Toxic blue-green algal blooms commonly occur in rivers and lakes throughout Australia. Blooms are most frequent when the weather is warm, which is also the time of year when many of us want to go for a swim in the outdoors. The public is notified of algal blooms at popular swimming holes, both on the managing authority's website and local signage. However, many people ignore the signs and jump in the water anyway. So how dangerous is it?
New research into blue-green algae suggests that they are more harmful than previously thought. Around 90% of cases of motor neurone disease have no known cause. Researchers at the University of Technology in Sydney have for the first time in 2013 established a clear link between blue green algae toxins and motor neurone disease. The breakthrough they achieved was to unlock the mechanism by which the toxins affect the human brain. It turns out to be a case of mistaken identity, with the toxins given access to our central nervous system because they have a similar structure to a healthy amino acid used to build essential proteins. More details about the research can be found at the university's website.
A blue green algae slick on the edge of Lysterfield Lake Park, Melbourne, a popular swimming venue
Motor neurone disease, sometimes also known as Lou Gehrig's disease, causes nerve damage that results in gradual muscle wasting, difficulties speaking and swallowing, and eventual death from respiratory failure within 1 to 5 years after diagnosis . It is not a disease that you want to take your chances with.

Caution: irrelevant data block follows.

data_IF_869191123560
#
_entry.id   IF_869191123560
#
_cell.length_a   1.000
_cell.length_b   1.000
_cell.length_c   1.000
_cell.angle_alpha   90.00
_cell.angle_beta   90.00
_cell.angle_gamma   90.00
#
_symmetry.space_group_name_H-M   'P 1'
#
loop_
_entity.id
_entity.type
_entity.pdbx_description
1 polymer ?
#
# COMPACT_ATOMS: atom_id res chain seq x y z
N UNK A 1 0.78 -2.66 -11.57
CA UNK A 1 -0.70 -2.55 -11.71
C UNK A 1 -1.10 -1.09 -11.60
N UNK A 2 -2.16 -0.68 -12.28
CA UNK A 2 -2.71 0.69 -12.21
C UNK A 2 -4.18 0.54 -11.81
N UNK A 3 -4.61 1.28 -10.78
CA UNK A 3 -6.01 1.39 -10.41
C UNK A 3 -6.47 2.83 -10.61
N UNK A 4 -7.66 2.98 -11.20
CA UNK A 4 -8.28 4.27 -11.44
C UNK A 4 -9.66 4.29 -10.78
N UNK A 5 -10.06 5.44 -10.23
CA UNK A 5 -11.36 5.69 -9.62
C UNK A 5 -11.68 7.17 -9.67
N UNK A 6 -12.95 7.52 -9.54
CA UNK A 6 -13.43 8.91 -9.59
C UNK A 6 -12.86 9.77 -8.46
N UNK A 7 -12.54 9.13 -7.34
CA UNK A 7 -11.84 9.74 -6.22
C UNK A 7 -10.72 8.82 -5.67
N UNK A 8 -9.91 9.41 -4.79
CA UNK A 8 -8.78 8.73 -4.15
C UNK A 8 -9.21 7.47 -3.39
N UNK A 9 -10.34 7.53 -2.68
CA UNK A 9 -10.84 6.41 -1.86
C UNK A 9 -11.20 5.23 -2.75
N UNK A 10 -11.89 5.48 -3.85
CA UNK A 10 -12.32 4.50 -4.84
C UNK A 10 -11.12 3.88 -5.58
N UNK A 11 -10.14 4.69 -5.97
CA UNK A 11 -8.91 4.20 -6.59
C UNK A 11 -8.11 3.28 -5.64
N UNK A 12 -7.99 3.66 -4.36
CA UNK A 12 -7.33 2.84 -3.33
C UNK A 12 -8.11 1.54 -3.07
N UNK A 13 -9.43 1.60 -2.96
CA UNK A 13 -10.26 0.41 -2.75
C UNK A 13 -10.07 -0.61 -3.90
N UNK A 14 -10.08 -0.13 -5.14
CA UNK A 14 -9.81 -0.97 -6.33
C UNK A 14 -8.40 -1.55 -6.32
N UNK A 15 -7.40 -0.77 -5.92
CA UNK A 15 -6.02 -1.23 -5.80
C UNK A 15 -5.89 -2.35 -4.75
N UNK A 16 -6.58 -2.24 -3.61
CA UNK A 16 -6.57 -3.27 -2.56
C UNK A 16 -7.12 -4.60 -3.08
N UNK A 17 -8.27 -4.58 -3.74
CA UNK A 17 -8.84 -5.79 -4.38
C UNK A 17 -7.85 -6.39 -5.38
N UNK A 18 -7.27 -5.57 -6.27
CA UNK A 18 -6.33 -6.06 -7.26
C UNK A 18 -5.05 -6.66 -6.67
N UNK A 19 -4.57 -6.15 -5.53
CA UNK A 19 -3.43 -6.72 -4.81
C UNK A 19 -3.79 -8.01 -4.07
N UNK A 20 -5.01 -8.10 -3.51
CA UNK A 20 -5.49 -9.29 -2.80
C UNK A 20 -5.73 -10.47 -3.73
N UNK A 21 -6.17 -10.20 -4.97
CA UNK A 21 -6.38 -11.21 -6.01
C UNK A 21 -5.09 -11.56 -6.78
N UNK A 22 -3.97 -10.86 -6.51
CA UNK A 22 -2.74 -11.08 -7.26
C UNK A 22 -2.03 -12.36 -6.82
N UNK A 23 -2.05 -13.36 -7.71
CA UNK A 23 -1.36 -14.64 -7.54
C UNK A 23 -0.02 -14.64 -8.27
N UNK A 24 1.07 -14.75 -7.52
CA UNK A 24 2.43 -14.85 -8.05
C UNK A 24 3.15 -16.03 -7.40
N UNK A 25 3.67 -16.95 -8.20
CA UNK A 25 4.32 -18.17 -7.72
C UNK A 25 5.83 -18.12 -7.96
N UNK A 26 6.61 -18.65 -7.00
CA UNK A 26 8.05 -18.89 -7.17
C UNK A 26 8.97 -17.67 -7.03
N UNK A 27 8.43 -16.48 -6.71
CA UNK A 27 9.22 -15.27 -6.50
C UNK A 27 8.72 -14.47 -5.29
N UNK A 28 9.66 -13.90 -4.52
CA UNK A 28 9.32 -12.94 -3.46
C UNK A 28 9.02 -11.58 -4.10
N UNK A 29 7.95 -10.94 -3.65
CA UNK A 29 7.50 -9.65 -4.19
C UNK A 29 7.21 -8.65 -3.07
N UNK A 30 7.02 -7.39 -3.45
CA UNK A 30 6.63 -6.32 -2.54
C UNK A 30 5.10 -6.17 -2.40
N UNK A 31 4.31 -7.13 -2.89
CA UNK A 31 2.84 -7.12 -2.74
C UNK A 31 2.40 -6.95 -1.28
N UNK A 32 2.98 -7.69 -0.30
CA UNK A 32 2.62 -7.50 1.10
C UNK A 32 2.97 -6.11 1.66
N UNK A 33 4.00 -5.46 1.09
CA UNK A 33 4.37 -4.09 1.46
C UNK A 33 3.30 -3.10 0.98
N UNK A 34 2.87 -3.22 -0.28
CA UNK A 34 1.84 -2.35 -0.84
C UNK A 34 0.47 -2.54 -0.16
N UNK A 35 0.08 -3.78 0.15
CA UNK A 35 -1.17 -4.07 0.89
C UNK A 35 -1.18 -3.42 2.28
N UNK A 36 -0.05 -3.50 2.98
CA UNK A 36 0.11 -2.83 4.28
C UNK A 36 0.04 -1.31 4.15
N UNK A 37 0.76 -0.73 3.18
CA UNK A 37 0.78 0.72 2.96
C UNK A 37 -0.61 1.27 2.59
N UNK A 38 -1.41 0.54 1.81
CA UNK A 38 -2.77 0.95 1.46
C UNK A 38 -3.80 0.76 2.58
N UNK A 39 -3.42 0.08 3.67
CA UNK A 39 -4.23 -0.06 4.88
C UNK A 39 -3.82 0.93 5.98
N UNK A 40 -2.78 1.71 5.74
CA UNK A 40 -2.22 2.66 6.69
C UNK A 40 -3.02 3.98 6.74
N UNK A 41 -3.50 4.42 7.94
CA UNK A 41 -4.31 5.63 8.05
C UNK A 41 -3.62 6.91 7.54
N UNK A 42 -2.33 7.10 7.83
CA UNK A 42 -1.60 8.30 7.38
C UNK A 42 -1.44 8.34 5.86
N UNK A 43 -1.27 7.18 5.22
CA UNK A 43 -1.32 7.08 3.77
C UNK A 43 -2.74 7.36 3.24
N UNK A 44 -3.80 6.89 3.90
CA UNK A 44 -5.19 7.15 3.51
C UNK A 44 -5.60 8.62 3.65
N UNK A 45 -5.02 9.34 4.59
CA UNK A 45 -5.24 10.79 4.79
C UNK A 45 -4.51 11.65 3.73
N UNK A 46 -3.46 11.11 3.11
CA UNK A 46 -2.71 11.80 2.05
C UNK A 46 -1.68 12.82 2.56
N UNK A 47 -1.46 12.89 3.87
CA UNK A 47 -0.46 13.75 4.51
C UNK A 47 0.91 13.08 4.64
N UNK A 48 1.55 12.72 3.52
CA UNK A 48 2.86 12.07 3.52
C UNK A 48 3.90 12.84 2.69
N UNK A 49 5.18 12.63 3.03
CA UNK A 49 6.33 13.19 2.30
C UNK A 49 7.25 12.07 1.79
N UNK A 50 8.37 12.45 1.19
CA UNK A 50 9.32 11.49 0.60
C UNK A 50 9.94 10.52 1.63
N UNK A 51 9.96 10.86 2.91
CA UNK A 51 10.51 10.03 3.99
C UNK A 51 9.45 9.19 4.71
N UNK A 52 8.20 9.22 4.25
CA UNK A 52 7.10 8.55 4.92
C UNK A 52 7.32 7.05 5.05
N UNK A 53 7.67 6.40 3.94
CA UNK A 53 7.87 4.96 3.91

The level of exposure to blue-green algae that is required to trigger motor neurone disease is not currently known, and further research is needed. This health risk adds to the previously known risks of skin rashes, swollen lips, eye irritation and redness, ear ache and itchiness, sore throat, hayfever symptoms, asthma and possibly promotion of skin tumours, as per the Queensland Government Fact Sheet.
Pykes Creek Reservoir, west of Melbourne, looks inviting on a hot day, but is also an algal bloom hot spot
My advice is that if you see the algal bloom warning signs at a lake or river, stay out of the water and find another way to keep cool or exercise. Even better, head up to the mountains away from farmland and into a national park. There you can enjoy a swim in pristine waters where the only blooms you have to take notice of are the beautiful native wildflowers on the banks of the river.
The pristine waters of Moroka Gorge in the Great Dividing Range. No algal blooms here.